The water heater thermostat is the device that turns the source of heat on and off to produce and maintain the home's supply of hot water. The device consists of a bimetal switch that opens and closes based on the expansion and contraction of the metal. The device can be adjusted to maintain the desired hot water temperature. It is a simple matter of turning the pointer on the unit with a small standard screwdriver until it is on the desired water temperature.
When the temperature of the water in the storage tank is below the thermostat's setpoint, the switch is closed. This supplies electrical power to the element.
As current flows through the element, heat is produced and transferred to the water in the tank.
When the water temperature reaches the setpoint, the bimetal in the switch deforms and opens the electrical contacts. This interrupts power to the element and stops current flow and the production of heat.
**NOTE** ONLY YOU CAN ASSESS YOUR ABILITY TO PERFORM THE FOLLOWING TASKS. THIS IS A GUIDE AND CANNOT PROVIDE ALL OF THE DETAILS FOR EVERY SITUATION.
The typical home's water heater will have two thermostats and they are referred to as the upper and lower thermostats. They are not identical. The upper unit typically has three wire connections while the lower unit only has two.
Smaller units such as for apartments will only have one thermostat.
It is a simple process to test one of the thermostats if you think it is malfunctioning. The unit can fail by sticking closed which will result in the water temperature being too high and the limit control tripping.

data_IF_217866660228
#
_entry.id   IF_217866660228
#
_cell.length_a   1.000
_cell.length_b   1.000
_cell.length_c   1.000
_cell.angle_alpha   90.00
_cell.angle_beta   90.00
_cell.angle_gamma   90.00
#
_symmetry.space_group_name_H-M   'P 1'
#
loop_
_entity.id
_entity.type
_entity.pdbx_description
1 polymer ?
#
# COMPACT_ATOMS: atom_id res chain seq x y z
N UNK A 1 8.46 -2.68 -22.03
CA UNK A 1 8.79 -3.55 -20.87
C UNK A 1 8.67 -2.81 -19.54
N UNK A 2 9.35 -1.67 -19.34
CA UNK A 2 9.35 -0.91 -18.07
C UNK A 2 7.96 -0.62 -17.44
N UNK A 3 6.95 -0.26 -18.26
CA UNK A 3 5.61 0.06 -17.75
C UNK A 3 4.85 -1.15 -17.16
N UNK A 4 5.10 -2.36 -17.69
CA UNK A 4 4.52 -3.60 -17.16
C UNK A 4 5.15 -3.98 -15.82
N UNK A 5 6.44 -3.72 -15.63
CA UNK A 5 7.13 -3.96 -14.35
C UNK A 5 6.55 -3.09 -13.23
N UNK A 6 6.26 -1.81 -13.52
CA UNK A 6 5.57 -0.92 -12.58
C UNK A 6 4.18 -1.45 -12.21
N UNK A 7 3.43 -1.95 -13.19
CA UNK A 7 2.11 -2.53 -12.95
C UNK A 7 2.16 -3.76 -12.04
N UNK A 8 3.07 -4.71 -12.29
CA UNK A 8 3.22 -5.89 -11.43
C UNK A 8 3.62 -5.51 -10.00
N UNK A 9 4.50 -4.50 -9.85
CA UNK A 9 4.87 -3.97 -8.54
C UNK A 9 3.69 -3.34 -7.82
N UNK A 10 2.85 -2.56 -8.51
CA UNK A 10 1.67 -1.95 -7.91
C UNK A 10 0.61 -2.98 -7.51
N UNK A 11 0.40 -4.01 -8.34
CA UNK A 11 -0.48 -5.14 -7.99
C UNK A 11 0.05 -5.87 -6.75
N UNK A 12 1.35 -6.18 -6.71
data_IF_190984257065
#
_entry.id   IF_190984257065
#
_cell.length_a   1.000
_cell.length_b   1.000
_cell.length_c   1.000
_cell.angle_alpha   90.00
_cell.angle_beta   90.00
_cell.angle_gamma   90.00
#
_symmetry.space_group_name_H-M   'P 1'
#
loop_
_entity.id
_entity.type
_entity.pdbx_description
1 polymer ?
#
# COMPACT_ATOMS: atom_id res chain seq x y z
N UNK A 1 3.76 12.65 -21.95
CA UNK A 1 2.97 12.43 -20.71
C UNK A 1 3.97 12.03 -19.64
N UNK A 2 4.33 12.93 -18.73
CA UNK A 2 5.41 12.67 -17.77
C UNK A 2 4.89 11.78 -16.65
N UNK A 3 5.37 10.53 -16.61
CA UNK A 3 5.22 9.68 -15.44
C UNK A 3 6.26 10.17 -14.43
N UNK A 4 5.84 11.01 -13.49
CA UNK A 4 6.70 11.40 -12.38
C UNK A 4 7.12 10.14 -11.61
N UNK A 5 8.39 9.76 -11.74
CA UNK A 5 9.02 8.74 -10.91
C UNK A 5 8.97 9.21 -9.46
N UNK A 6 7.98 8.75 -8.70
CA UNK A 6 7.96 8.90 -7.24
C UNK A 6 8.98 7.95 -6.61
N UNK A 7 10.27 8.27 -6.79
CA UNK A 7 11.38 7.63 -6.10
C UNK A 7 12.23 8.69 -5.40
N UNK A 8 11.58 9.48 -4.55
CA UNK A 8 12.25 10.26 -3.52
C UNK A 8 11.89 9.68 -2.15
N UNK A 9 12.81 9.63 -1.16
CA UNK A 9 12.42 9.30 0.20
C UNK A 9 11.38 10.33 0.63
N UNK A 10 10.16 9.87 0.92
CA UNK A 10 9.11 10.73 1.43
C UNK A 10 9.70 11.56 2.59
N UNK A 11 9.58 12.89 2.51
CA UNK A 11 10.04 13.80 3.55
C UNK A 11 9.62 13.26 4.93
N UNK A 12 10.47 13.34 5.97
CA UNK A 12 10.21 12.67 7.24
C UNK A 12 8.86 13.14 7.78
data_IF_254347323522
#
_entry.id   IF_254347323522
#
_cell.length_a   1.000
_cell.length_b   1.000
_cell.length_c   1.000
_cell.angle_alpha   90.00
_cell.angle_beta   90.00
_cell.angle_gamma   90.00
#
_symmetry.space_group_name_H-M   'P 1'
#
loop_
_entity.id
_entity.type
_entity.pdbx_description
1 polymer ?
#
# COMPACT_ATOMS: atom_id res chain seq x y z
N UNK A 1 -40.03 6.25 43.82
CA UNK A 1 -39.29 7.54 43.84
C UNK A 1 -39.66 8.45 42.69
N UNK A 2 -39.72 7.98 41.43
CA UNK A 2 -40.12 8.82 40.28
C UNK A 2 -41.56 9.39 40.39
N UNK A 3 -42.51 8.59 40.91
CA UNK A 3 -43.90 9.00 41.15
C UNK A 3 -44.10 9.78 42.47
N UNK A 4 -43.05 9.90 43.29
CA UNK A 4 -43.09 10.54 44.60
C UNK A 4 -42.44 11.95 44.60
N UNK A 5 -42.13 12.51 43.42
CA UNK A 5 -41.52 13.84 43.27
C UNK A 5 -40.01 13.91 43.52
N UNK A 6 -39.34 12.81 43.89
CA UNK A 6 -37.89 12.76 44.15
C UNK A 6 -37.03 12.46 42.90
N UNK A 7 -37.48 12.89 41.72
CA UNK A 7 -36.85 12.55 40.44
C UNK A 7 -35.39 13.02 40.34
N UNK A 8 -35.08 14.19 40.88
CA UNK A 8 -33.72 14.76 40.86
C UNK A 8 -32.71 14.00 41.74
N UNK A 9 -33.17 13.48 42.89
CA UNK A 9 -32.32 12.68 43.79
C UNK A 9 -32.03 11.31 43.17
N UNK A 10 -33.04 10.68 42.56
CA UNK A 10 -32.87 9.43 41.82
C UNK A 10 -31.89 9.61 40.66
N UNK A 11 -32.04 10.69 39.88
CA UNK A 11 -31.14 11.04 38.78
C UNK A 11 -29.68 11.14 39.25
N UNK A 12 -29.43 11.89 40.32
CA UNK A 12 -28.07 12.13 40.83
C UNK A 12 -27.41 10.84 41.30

The water heater thermostat can also fail by not closing when required. To check for this condition, start by shutting off the power to the unit. Verify that there is no power supplied to the unit. Then you can check the resistance across the connections on the thermostat. You can place one of the leads from your meter on each of the two wire connections on the left side of the unit on the upper thermostat or the only two connections on the lower unit. Then, you can turn the setpoint adjustment. The resistance value should go to zero as you raise the setpoint and should go to infinity as you lower the setpoint.
If you find that one of the units must be replaced, ensure that you get the proper replacement. Then, you should mark the wires and their connection points and then disconnect them. The thermostat can then be slid out of the clasp that holds it to the tank. Slide the replacement in and reconnect the wires and ensure that they are tight.
You should complete your water heater thermostat replacement by turning the power to the unit back on. Observe the proper operation of the water heater and ensure that the thermostat is set at the desired temperature. (The temperature should normally be set at 120 degrees to save energy and avoid burns.)